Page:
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Origin stories are all the rage these days given the ubiquity of superhero films and television series. But for all their smash-em-up spectacle and breakneck pacing, they generally feel overstuffed and disposable. As with the Age of Ultron, there is an age, every summer, of some Marvel or DC hero or other.
Sometimes it can seem as though the more we think we know a historical figure, the less we actually do. Helen Keller? We’ve all seen (or think we’ve seen) some version of The Miracle Worker, right?—even if we haven’t actually read Keller’s autobiography. And Mark Twain? He can seem like an old family friend.[...]
A pioneer of computer science, Alan Turing’s name comes up in nearly every conversation about artificial intelligence.[...]
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News of the new, long-awaited but hardly expected Harper Lee novel, Go Set a Watchman—a sequel to the 1960’s To Kill a Mockingbird—has been met with varying degrees of skepticism, surely warranted given her late sister Alice and others’ characterization of Lee’s physical and mental decline.[...]
Image via New York Public Library
Increasingly Facebook seems a virtual pet cemetery, with images of recently departed cats and dogs buttressed with words of heartbreak and consolation.
In November of 1964, Martin Luther King received a chilling letter, purportedly from a disillusioned member of the African-American community. “King, look into your heart,” writes MLK’s critic. “You know you are a complete fraud and a great liability to all of us Negroes.”
The letter then turns menacing.
Hank Green, hosting his Crash Course on Psychology, put it best: when we think of the study of the mind, we think of an old, bespectacled bearded man puffing on a pipe. We think, in other words, of Sigmund Freud, whether we know anything about him or not.[...]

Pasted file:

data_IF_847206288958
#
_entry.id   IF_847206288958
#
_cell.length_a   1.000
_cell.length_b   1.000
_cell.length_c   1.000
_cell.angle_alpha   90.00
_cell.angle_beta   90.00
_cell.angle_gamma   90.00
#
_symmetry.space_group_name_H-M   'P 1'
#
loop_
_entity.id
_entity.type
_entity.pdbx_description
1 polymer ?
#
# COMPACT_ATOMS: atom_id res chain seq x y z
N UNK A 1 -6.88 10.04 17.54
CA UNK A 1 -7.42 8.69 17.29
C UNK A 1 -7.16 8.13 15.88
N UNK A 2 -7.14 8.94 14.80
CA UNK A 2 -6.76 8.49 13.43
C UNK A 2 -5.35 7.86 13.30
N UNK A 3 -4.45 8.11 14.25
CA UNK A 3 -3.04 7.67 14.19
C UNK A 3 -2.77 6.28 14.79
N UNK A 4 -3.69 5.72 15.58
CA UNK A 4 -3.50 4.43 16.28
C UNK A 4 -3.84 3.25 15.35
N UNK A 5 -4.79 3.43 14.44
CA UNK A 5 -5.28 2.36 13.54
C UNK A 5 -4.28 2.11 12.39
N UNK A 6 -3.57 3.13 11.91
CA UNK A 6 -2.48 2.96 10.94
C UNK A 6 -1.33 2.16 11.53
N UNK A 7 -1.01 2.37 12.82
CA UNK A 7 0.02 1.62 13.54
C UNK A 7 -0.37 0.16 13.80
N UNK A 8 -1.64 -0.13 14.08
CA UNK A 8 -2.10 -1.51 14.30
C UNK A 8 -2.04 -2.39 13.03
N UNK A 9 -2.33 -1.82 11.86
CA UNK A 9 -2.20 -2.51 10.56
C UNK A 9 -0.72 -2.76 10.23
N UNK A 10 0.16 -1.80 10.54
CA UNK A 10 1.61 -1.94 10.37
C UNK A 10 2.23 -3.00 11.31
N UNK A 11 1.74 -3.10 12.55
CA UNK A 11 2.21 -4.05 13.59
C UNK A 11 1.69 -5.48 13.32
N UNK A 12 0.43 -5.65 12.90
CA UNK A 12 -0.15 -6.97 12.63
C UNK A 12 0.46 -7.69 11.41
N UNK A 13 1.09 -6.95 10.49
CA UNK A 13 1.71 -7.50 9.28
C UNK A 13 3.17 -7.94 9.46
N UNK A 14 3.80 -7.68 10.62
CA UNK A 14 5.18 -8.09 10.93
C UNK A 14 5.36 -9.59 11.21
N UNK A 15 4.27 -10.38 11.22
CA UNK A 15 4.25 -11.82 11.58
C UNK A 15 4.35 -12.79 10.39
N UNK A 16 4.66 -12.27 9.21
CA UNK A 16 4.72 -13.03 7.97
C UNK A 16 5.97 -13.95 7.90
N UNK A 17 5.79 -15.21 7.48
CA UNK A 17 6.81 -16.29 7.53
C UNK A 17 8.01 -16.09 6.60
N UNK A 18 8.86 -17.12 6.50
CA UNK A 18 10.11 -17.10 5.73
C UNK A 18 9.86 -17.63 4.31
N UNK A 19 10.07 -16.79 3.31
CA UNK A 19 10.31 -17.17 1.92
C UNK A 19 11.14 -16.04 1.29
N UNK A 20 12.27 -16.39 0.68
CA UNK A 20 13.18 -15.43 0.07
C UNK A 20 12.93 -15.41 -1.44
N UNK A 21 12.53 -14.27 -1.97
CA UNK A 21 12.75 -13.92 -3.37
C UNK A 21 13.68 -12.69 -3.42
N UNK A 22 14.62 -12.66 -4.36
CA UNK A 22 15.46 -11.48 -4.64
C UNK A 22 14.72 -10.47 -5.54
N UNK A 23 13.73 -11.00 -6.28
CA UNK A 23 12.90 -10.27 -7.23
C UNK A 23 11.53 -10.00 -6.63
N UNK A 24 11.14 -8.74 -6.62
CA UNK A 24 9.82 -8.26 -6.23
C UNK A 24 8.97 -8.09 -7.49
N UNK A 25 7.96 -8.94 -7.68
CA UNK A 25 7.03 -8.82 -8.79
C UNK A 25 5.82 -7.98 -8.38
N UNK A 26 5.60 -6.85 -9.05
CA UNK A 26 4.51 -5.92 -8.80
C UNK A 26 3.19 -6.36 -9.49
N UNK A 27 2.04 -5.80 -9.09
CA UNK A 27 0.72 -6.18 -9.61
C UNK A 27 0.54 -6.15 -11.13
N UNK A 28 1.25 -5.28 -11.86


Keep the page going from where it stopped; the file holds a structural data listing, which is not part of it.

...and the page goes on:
On July 23, 1970, William S. Burroughs wrote Truman Capote a letter. “This is not a fan letter in the usual sense — unless you refer to ceiling fans in Panama.” Instead, Burroughs’s missive is a poison pen letter, blistering even by the high standards of New York literary circles.[...]
Yesterday we featured George Orwell’s review of Adolf Hitler’s Mein Kampf — not just an isolated newspaper piece, or one of a scattered few, in a life otherwise spent churning out important novels like Animal Farm and 1984, but a particularly perceptive book review among the many in his prolific journalistic career.[...]
Anyone remember Michael Crichton’s Westworld (or the Simpsons parody)? In this dystopian 1973 sci-fi, tourists visit a triumvirate of fantasy theme parks staffed by robotic historical re-enactors: Roman World, Medieval World, and the titular West World, with its “lawless violence on the American Frontier.[...]